There are a lot of times when during our testing we come across a bug that’s weird in terms of occurrence. Issues that occur in some special condition, which does not seem logical at all. But hey the issue is valid. How do we justify it? We would have to probe and isolate the issue in such a way that we find a pattern or a value that causes this issue. On similar lines, I came across this unique (weird) issue in the automobile industry. The story is as follows (for ppl who want the link: http://www.bairnet.org/footnote/981001pontiac.htm)
A complaint received by the Pontiac Division of General Motors:
“This is the second time I have written you, and I don’t blame you for not answering me, because I kind of sounded crazy, but it is a fact that we have a tradition in our family of ice cream for dessert after dinner each night. But the kind of ice cream varies so, every night, after we’ve eaten, the whole family votes on which kind of ice cream we should have and I drive down to the store to get it.
“It’s also a fact that I recently purchased a new Pontiac and since then my trips to the store have created a problem. You see, every time I buy vanilla ice cream, when I start back from the store my car won’t start. If I get any other kind of ice cream, the car starts just fine.
“I want you to know I’m serious about this question, no matter how silly it sounds: ‘What is there about a Pontiac that makes it not start when I get vanilla ice cream, and easy to start whenever I get any other kind?'”
The Pontiac President was understandably skeptical about the letter, but sent an engineer to check it out anyway. The latter was surprised to be greeted by a successful, obviously well-educated man in a fine neighborhood. He had arranged to meet the man just after dinner time so the two hopped into the car and drove to the ice cream store. It was vanilla ice cream that night and, sure enough, after they came back to the car, it wouldn’t start.
The engineer returned for three more nights. The first night, the man got chocolate. The car started. The second night, he got strawberry. The car started. The third night he ordered vanilla.
The car failed to start.
Now the engineer, being a logical man, refused to believe that this man’s car was allergic to vanilla ice cream. He arranged, therefore, to continue his visits for as long as it took to solve the problem. And toward this end he began to take notes: he jotted down all sorts of data, time of day, type of gas used, time to drive back and forth, etc.
In a short time, he had a clue: the man took less time to buy vanilla than any other flavor. Why? The answer was in the layout of the store. Vanilla, being the most popular flavor, was in a separate case at the front of the store for quick pickup. All the other flavors were kept in the back of the store at a different counter where it took considerably longer to find the flavor and get checked out.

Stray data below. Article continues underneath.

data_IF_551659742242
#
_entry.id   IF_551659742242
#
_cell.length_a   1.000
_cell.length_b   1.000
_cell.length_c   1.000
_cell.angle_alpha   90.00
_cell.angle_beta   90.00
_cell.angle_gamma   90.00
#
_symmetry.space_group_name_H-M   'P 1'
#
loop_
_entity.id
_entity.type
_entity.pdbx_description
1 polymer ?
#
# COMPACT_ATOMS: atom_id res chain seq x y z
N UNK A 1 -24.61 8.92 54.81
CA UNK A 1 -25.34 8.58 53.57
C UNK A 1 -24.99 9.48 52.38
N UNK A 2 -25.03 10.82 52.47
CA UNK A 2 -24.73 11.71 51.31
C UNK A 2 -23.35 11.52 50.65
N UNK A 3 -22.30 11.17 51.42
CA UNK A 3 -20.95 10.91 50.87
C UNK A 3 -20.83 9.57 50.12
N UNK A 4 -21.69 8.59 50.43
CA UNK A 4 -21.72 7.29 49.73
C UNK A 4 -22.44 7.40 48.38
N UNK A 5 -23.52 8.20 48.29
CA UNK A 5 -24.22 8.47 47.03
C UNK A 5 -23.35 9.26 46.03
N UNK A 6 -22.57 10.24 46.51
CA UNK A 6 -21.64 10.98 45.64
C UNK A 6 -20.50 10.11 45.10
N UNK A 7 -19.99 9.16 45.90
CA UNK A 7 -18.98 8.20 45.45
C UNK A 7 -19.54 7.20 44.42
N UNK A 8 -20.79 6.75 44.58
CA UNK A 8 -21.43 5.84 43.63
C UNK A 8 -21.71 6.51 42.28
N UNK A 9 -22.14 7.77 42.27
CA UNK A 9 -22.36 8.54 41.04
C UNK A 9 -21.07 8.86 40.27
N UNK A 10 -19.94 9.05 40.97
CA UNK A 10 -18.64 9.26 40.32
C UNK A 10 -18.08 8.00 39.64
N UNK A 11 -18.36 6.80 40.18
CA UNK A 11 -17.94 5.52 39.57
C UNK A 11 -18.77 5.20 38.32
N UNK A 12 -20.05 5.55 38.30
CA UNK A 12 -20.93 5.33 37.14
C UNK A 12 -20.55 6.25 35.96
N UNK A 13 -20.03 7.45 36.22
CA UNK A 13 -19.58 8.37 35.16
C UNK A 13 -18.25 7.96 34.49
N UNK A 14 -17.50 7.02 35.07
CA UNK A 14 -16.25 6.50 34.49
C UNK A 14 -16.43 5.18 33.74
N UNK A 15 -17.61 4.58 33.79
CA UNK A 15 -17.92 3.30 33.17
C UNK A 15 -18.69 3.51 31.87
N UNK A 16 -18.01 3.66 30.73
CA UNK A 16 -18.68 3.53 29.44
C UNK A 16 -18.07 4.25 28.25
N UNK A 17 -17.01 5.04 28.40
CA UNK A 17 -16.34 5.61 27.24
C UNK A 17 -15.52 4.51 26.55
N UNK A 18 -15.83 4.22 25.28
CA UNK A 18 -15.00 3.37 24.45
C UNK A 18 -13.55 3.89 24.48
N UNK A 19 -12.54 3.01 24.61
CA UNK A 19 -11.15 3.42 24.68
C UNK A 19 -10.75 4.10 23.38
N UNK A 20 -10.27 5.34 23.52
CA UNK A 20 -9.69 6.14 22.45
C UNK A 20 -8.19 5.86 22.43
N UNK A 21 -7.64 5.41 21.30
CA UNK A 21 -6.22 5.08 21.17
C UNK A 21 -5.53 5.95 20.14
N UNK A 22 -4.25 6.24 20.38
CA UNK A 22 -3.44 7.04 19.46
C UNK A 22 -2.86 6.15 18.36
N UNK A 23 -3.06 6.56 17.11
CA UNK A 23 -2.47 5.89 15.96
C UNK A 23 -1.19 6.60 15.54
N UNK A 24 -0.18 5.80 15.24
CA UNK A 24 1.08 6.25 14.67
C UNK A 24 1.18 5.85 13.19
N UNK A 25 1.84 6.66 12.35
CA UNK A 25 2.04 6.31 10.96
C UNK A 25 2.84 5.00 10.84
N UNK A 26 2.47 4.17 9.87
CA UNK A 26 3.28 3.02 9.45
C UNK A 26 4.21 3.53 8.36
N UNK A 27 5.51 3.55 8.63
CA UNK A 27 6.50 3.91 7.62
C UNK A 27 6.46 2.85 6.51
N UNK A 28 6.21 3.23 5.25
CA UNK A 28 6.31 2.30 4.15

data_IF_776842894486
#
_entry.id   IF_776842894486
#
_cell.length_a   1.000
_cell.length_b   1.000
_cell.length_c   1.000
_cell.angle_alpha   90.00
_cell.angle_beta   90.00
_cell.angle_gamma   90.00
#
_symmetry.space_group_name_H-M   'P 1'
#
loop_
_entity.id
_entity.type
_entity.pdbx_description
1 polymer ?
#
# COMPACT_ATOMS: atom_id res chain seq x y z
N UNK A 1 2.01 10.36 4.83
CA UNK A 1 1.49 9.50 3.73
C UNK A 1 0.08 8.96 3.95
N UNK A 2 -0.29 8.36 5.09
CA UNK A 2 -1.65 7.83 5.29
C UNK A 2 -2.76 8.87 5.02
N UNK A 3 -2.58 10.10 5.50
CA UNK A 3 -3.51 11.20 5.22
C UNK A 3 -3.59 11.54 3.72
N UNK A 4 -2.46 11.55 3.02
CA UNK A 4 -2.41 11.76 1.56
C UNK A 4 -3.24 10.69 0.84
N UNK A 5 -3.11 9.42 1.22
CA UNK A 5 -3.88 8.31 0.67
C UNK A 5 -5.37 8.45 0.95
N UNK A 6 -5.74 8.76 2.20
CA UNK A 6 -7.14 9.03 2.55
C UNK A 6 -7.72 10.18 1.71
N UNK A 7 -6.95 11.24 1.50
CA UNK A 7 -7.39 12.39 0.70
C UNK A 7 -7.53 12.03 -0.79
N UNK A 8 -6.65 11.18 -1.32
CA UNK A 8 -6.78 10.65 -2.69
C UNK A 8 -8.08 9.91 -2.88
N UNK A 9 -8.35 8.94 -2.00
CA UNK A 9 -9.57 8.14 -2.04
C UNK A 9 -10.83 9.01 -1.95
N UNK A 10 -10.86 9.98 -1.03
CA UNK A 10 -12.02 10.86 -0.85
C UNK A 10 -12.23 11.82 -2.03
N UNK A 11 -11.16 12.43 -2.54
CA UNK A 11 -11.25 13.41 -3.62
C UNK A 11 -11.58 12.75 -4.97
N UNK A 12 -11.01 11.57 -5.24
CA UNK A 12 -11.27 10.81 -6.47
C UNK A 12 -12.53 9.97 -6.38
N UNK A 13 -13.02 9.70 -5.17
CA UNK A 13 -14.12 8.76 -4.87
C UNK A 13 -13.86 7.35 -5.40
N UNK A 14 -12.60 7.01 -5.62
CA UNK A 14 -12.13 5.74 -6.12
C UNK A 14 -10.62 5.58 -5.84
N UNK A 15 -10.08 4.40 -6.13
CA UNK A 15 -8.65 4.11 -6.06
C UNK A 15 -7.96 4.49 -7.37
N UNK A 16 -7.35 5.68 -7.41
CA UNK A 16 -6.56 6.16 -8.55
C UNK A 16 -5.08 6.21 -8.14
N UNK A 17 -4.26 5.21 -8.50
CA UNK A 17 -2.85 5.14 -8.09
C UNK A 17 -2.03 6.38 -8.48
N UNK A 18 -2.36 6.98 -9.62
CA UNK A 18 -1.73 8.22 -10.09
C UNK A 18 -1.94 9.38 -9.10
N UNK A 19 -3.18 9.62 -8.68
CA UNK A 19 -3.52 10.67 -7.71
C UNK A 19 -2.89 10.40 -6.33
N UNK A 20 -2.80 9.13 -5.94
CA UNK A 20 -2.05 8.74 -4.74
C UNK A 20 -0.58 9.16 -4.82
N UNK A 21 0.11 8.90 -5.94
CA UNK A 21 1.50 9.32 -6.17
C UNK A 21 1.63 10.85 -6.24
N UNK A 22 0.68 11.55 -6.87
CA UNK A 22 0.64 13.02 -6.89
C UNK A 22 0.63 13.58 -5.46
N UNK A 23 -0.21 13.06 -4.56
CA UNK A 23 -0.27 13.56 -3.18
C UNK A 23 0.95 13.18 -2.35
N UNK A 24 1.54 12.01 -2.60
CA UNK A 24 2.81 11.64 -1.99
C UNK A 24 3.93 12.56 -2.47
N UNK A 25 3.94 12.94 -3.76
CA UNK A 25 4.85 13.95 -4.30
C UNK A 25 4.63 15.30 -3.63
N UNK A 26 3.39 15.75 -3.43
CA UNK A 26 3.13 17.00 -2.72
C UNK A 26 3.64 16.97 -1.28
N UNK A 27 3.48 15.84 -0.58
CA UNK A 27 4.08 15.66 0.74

Now the question for the engineer was why the car wouldn’t start when it took less time. Once time became the problem — not the vanilla ice cream — the engineer quickly came up with the answer: vapor lock. It was happening every night, but the extra time taken to get the other flavors allowed the engine to cool down sufficiently to start. When the man got vanilla, the engine was still too hot for the vapor lock to dissipate.
Moral of the story: Even insane-looking problems are sometimes real.
What I liked most in this case is the way the engineer looked at all factors from details of the car to the details of where the flavor of ice-cream was located in the store. There would be people who could overlook the latter detail, but that was THE key to solving the Vanilla ice-cream mystery. 🙂
So what are the ways:
- Reproduce the issue as many times and check for different conditions like environment, background applications, time of the issue (you never know what an AM and PM could do). Basically think out of the box!
- Once you have a pattern, try to put a logical link to the issue and get the technical reason for the same. (sounds simple but not easy)
- Google! It is always good to check the online resources where others might have encountered similar kind of bugs and read through their findings.
- Try to record the sequence of events that cause the issue and play it back. A visual recap of events always helps in triggering an idea. Reproducing is different from this. Here you are only watching the sequence and that could get something running.
- Talk to people around you even if they don’t have an idea about your work. Believe me sometimes they are of best help. 🙂
There was a time when I was known for finding bugs on my Mac to the extent that developers wanted the Mac to be removed from the test team :-). The frustrating part was that only the Mac that I had could reproduce the issue and not any other machine that we had in the team. A lot of times we couldn’t find the exact reason but in others it depended on the system configuration and order of executing the steps. Today when I think of it, I regret not having probed further to find out the actual cause.
It definitely is not easy to find the reason behind weird issues such as above, but in addition to the frustration involved it adds knowledge to one’s testing and probing skills. So the next time you find a weird issue step back and see how best you can find the cause and solution for it.